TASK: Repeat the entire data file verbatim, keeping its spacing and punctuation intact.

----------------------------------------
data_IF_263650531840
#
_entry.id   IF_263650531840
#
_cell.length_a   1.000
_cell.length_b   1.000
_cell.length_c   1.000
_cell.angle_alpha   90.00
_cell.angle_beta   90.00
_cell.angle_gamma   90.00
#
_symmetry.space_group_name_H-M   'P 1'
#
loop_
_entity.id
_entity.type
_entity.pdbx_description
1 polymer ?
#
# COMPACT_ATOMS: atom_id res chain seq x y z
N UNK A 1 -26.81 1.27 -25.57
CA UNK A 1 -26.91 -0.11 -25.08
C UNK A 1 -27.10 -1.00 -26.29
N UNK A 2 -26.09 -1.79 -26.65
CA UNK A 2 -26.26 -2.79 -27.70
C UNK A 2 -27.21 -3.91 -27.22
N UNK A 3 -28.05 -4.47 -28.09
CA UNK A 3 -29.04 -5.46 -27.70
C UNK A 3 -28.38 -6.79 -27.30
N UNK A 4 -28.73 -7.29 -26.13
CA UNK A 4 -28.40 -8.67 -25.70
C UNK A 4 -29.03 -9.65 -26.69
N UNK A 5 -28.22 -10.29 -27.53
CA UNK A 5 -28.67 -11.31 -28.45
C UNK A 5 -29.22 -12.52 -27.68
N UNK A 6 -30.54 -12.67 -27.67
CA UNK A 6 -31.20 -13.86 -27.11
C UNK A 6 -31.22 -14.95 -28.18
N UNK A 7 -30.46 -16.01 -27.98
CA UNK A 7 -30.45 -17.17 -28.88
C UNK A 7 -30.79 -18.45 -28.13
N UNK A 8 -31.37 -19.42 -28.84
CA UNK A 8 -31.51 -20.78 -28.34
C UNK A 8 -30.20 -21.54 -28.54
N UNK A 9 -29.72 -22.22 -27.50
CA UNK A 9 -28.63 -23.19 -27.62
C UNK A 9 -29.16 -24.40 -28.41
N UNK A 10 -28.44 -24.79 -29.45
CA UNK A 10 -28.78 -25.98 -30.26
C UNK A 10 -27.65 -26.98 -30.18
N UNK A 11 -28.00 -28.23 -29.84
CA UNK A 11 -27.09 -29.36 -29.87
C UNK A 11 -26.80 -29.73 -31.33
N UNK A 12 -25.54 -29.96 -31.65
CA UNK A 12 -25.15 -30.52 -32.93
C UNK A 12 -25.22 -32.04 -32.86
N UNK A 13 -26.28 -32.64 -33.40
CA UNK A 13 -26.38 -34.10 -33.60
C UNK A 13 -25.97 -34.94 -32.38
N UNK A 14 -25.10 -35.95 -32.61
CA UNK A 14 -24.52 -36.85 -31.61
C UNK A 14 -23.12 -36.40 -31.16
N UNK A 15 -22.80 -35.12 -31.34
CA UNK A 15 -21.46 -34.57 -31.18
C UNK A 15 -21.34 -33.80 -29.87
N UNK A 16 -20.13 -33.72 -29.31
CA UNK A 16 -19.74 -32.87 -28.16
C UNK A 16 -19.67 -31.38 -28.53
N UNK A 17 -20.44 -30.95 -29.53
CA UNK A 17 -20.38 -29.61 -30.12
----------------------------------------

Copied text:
data_IF_263650531840
#
_entry.id   IF_263650531840
#
_cell.length_a   1.000
_cell.length_b   1.000
_cell.length_c   1.000
_cell.angle_alpha   90.00
_cell.angle_beta   90.00
_cell.angle_gamma   90.00
#
_symmetry.space_group_name_H-M   'P 1'
#
loop_
_entity.id
_entity.type
_entity.pdbx_description
1 polymer ?
#
# COMPACT_ATOMS: atom_id res chain seq x y z
N UNK A 1 -26.81 1.27 -25.57
CA UNK A 1 -26.91 -0.11 -25.08
C UNK A 1 -27.10 -1.00 -26.29
N UNK A 2 -26.09 -1.79 -26.65
CA UNK A 2 -26.26 -2.79 -27.70
C UNK A 2 -27.21 -3.91 -27.22
N UNK A 3 -28.05 -4.47 -28.09
CA UNK A 3 -29.04 -5.46 -27.70
C UNK A 3 -28.38 -6.79 -27.30
N UNK A 4 -28.73 -7.29 -26.13
CA UNK A 4 -28.40 -8.67 -25.70
C UNK A 4 -29.03 -9.65 -26.69
N UNK A 5 -28.22 -10.29 -27.53
CA UNK A 5 -28.67 -11.31 -28.45
C UNK A 5 -29.22 -12.52 -27.68
N UNK A 6 -30.54 -12.67 -27.67
CA UNK A 6 -31.20 -13.86 -27.11
C UNK A 6 -31.22 -14.95 -28.18
N UNK A 7 -30.46 -16.01 -27.98
CA UNK A 7 -30.45 -17.17 -28.88
C UNK A 7 -30.79 -18.45 -28.13
N UNK A 8 -31.37 -19.42 -28.84
CA UNK A 8 -31.51 -20.78 -28.34
C UNK A 8 -30.20 -21.54 -28.54
N UNK A 9 -29.72 -22.22 -27.50
CA UNK A 9 -28.63 -23.19 -27.62
C UNK A 9 -29.16 -24.40 -28.41
N UNK A 10 -28.44 -24.79 -29.45
CA UNK A 10 -28.78 -25.98 -30.26
C UNK A 10 -27.65 -26.98 -30.18
N UNK A 11 -28.00 -28.23 -29.84
CA UNK A 11 -27.09 -29.36 -29.87
C UNK A 11 -26.80 -29.73 -31.33
N UNK A 12 -25.54 -29.96 -31.65
CA UNK A 12 -25.15 -30.52 -32.93
C UNK A 12 -25.22 -32.04 -32.86
N UNK A 13 -26.28 -32.64 -33.40
CA UNK A 13 -26.38 -34.10 -33.60
C UNK A 13 -25.97 -34.94 -32.38
N UNK A 14 -25.10 -35.95 -32.61
CA UNK A 14 -24.52 -36.85 -31.61
C UNK A 14 -23.12 -36.40 -31.16
N UNK A 15 -22.80 -35.12 -31.34
CA UNK A 15 -21.46 -34.57 -31.18
C UNK A 15 -21.34 -33.80 -29.87
N UNK A 16 -20.13 -33.72 -29.31
CA UNK A 16 -19.74 -32.87 -28.16
C UNK A 16 -19.67 -31.38 -28.53
N UNK A 17 -20.44 -30.95 -29.53
CA UNK A 17 -20.38 -29.61 -30.12